Davenport v R., Court of Appeal - Criminal Division, November 03, 2015, [2015] EWCA Crim 1731

Resolution Date:November 03, 2015
Issuing Organization:Criminal Division
Actores:Davenport v R.
 
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Neutral Citation Number: [2015] EWCA Crim 1731

Case No: 201403898B4 & 201405531 B4

IN THE COURT OF APPEAL (CRIMINAL DIVISION)

ON APPEAL FROM THE CROWN COURT SITTING AT SOUTHWARK

HH JUDGE TESTAR

T20097856

Royal Courts of Justice

Strand, London, WC2A 2LL

Date: 03/11/2015

Before:

LORD JUSTICE DAVIS

MRS JUSTICE LANG DBE

and

MRS JUSTICE PATTERSON DBE

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Between:

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MR ANDREW MITCHELL QC (instructed by Kaim Todner) for the Appellant

MR SIMON MAYO QC and MR ALEX CHALK (instructed by The Serious Fraud Office) for the Respondent

Hearing date: 6th October 2015

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Lord Justice Davis:

Introduction

  1. The appellant, Edward Davenport, was convicted on 19 May 2011 after a very lengthy trial in Southwark Crown Court before His Honour Judge Testar and a jury of conspiracy to defraud. He received a substantial custodial sentence (subsequently reduced somewhat on appeal on grounds of the appellant's then state of health). He was also disqualified from acting as a company director for a period of ten years.

  2. Protracted confiscation proceedings followed. It was common ground that the criminal life-style provisions of the Proceeds of Crime Act 2002 (``the 2002 Act'') applied. Eventually, the appellant's benefit from general criminal conduct was agreed at £12 million. The available amount was agreed at £13,943,620. The Judge, after a hearing on 22 May 2014, on the 17 July 2014 made a confiscation order in the amount of £12 million (payable within six months and with a default term of 10 years imprisonment) and, in addition, made a compensation order in the sum of £1,943,620. It was and is common ground that the figure representing the compensation order had also been included in the amount of the benefit contained in the confiscation order. Realisations made have resulted in both orders being satisfied in full. The appellant says that such an outcome involves unfair double counting and that the combination of the two orders was such as to give, and has given, rise to a disproportionate result. That is the principal issue before this court. It involves a consideration of the decision of a constitution of this court in the case of Jawad [2013] 1 WLR 3861, [2013] EWCA Crim 644.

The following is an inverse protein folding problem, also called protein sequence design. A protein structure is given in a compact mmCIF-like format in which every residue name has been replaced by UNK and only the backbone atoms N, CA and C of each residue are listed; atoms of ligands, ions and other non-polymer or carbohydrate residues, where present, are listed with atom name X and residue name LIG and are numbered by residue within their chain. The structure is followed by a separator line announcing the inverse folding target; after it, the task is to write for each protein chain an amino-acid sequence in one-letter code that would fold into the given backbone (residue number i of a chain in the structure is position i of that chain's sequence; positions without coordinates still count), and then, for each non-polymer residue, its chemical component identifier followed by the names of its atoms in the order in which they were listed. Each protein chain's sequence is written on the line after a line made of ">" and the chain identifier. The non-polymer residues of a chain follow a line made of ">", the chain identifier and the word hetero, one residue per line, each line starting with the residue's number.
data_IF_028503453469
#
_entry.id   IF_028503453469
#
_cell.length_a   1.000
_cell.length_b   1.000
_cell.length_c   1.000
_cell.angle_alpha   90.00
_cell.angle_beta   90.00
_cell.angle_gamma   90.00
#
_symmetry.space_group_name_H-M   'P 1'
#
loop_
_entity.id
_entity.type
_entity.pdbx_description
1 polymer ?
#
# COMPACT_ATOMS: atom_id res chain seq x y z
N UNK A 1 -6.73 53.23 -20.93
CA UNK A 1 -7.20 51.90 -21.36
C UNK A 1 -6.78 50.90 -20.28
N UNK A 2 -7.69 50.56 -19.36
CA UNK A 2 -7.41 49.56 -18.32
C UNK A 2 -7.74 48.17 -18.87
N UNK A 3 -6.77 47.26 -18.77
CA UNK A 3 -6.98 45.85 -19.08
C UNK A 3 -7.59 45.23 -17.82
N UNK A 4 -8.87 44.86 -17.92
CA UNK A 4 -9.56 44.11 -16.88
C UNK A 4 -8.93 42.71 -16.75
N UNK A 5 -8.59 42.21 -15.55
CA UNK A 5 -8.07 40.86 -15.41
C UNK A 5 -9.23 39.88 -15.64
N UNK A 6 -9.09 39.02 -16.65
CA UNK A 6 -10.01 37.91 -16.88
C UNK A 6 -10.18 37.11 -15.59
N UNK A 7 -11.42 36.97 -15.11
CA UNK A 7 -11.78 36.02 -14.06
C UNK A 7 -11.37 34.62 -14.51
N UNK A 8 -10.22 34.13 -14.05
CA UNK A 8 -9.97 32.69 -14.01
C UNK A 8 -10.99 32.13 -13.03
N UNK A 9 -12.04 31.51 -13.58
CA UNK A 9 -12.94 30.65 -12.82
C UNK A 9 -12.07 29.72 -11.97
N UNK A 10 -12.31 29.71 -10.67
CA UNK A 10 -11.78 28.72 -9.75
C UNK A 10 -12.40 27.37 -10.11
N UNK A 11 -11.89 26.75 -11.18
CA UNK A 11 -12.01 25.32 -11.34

3. The appellant was represented before us by Mr Andrew Mitchell QC (who did not appear in the confiscation proceedings below). The respondent was represented before us by Mr Simon Mayo QC (who did not appear in the confiscation proceedings below) and Mr Alex Chalk.

  4. At the hearing before us the appellant also sought to renew his grounds challenging certain of the terms of a Serious Crime Prevention Order (``SCPO'') made by the Judge on 22 May 2014 and subsequently amended and finalised on 19 September 2014; and the amount of a Prosecution Costs Order made on 22 May 2014 against the appellant in the sum of £753,949. Leave had been refused by the Single Judge on those points.

    Background facts

  5. The fraud itself was long lasting and had its complexities. However, because of the nature of the present grounds of challenge the background facts can be summarised quite shortly.

  6. The appellant had, on the Crown's case, been involved in two companies, Capricorn Group Holdings Limited and Southern Cross Group Plc, which had in 2005 collapsed with a deficiency of some £20 million. In that year he caused an associate to place advertisements seeking to locate dormant companies which had been incorporated before 1965. By these means he attracted the attention of the owner of a company called Industrial Design and Finance Limited, incorporated in 1958: which he then acquired for £10,000.

  7. The company was then renamed Gresham Limited (``Gresham''). Its holding company was a company called Fortune Pond Limited, registered in Nevis, West Indies, which the appellant had caused to be incorporated using the alias ``James Stuart''. The company secretary was another Nevis company also incorporated by the appellant under a false name.

  8. The appellant then retained the services of other individuals to operate Gresham, albeit answerable to the appellant. Elaborate brochures, promoting it as a company specialising in providing finance, were prepared and sent out and internet domain addresses for Gresham secured. Thereafter annual reports gave entirely misleading claims about Gresham's true financial worth and standing - it claimed to have been in business since 1958 (although the reality was that the company in its previous form had never been involved in financial lending), to have expertise in project financing and to have a strong balance sheet. This was not true. For example, Gresham claimed to be the holding company of four highly profitable Nevis subsidiaries which in truth were worthless and which had filed bogus accounts.